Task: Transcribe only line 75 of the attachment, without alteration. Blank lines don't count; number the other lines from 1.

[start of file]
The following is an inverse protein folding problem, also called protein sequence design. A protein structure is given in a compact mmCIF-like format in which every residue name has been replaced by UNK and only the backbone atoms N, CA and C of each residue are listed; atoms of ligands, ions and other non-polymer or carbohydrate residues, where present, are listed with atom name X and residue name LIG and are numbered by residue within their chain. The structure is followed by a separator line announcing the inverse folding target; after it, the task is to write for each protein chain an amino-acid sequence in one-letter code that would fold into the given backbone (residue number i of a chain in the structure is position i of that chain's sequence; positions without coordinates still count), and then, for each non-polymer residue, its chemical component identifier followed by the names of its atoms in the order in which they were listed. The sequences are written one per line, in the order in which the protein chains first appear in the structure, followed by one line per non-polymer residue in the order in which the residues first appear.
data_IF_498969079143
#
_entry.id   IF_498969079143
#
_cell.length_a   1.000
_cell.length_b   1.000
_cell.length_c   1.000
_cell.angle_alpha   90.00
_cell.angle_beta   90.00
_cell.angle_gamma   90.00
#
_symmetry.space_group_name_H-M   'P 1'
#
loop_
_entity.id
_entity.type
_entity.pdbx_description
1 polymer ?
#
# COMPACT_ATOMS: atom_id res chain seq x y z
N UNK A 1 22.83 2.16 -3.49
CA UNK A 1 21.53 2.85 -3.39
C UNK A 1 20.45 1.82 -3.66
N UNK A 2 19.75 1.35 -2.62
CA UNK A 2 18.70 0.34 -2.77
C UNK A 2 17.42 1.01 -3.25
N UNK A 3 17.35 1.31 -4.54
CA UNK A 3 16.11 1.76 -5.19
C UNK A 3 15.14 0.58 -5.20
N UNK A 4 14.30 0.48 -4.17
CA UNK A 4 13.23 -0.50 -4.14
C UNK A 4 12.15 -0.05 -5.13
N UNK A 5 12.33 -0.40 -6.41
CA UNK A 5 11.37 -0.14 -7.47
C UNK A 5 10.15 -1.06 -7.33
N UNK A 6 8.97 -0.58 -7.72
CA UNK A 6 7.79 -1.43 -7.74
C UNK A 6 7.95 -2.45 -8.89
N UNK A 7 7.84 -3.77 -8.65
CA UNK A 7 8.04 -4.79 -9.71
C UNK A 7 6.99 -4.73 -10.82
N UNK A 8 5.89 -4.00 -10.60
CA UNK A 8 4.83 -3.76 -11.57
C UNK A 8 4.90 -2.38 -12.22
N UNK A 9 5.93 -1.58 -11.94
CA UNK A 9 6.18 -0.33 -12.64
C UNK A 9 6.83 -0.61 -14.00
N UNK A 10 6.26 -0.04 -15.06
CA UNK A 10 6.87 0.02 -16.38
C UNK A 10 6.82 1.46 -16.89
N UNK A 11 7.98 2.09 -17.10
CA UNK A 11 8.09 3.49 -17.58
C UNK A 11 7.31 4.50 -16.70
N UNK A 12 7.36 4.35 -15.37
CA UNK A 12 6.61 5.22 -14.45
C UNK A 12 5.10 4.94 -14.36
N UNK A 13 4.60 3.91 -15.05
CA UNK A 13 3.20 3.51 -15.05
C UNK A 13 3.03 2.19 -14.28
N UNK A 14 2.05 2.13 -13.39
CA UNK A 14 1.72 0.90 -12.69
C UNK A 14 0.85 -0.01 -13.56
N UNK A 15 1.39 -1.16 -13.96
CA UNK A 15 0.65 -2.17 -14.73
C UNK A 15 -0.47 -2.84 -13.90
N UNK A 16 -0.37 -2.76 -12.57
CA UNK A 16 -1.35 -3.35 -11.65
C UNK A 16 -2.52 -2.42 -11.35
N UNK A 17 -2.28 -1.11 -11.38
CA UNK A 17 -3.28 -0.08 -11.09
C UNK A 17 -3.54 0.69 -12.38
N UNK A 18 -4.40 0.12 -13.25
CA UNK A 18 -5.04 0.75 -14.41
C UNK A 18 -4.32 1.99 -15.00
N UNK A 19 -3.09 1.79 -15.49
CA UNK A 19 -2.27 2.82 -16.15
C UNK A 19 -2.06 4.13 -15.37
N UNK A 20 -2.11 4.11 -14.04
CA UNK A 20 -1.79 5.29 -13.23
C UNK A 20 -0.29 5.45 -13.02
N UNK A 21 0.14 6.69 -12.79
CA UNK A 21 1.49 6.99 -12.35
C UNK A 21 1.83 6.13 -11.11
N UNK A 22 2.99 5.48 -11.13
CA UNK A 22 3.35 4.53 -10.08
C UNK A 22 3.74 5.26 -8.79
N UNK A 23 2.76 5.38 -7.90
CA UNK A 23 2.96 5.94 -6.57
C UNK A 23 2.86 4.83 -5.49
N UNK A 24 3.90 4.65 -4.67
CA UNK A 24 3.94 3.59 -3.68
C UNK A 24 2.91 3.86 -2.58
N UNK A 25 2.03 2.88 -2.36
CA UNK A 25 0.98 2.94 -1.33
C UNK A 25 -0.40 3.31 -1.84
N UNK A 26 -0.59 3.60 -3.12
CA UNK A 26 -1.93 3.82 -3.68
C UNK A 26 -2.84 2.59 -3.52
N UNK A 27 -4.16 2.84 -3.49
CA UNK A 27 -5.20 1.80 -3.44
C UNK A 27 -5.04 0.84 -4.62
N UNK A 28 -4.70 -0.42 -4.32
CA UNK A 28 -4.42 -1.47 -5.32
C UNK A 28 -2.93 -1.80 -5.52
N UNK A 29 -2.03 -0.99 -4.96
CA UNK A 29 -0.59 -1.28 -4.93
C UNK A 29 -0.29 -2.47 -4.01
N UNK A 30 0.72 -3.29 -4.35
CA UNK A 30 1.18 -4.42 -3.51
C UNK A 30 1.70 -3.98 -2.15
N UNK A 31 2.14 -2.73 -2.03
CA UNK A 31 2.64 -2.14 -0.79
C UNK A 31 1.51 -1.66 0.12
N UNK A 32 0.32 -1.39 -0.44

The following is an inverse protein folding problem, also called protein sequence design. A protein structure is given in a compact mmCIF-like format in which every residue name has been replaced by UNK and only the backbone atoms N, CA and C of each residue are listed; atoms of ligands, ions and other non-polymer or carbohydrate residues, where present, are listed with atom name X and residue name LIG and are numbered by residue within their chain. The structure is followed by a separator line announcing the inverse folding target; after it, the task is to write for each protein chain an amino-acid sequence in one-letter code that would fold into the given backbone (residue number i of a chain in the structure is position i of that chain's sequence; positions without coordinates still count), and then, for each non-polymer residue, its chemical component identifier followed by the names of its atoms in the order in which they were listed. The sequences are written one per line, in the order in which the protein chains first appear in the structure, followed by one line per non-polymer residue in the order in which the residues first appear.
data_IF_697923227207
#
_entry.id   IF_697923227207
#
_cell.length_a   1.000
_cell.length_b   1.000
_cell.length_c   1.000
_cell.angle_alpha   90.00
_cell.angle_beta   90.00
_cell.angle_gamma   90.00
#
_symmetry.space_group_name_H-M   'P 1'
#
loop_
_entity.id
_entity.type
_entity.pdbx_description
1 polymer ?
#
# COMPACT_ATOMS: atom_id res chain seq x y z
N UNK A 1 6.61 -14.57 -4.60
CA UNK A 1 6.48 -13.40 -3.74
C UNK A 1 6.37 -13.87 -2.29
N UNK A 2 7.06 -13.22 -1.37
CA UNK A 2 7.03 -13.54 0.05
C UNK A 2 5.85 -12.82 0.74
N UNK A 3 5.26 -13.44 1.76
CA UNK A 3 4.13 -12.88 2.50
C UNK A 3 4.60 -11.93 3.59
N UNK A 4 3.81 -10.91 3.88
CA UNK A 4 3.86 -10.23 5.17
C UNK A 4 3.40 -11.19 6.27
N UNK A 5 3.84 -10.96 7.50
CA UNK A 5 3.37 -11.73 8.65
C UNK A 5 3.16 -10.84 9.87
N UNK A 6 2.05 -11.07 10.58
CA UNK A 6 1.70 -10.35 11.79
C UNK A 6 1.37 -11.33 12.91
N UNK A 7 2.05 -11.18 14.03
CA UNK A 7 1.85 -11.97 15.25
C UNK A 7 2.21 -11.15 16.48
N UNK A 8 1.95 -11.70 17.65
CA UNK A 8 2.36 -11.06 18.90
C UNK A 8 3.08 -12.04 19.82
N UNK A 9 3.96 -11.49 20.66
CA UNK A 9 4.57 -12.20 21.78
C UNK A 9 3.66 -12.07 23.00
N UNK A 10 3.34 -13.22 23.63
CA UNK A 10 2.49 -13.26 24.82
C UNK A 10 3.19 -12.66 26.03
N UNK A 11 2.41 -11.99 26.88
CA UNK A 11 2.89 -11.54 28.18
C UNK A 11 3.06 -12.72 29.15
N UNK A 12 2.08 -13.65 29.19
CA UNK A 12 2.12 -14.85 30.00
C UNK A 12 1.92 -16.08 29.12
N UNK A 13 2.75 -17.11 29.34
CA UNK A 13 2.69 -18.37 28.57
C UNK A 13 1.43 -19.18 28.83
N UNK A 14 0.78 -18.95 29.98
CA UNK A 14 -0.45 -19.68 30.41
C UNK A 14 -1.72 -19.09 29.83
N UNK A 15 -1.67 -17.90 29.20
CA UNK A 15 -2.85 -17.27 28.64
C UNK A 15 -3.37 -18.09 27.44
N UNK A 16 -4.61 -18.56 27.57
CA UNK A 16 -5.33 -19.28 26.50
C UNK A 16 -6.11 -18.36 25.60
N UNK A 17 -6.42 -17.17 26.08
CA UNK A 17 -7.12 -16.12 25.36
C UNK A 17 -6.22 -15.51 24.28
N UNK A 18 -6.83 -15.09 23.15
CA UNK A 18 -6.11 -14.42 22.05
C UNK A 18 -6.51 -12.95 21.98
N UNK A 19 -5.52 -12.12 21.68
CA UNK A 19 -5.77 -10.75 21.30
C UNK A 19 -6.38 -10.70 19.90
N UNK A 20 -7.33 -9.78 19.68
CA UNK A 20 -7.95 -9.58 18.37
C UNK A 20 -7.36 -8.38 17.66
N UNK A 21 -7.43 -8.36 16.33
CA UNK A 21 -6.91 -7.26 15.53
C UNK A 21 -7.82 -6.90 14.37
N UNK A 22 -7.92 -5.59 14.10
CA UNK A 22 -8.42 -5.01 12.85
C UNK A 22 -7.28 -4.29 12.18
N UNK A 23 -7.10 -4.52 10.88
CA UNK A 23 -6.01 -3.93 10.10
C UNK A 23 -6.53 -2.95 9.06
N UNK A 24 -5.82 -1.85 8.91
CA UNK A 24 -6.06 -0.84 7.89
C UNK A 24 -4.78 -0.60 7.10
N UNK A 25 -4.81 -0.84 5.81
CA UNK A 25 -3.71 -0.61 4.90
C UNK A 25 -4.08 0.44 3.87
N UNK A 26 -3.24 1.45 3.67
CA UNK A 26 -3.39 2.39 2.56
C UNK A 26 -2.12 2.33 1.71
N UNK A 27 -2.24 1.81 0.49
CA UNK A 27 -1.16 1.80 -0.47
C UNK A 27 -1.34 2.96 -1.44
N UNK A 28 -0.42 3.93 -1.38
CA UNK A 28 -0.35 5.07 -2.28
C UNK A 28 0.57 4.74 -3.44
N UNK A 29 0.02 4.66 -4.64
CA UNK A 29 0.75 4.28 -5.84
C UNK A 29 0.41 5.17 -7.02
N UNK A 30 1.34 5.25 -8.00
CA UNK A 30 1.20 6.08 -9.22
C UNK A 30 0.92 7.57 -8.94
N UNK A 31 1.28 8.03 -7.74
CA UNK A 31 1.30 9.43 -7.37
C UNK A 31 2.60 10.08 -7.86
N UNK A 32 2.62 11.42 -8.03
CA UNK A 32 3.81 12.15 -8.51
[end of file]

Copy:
C UNK A 18 -4.32 1.99 -15.00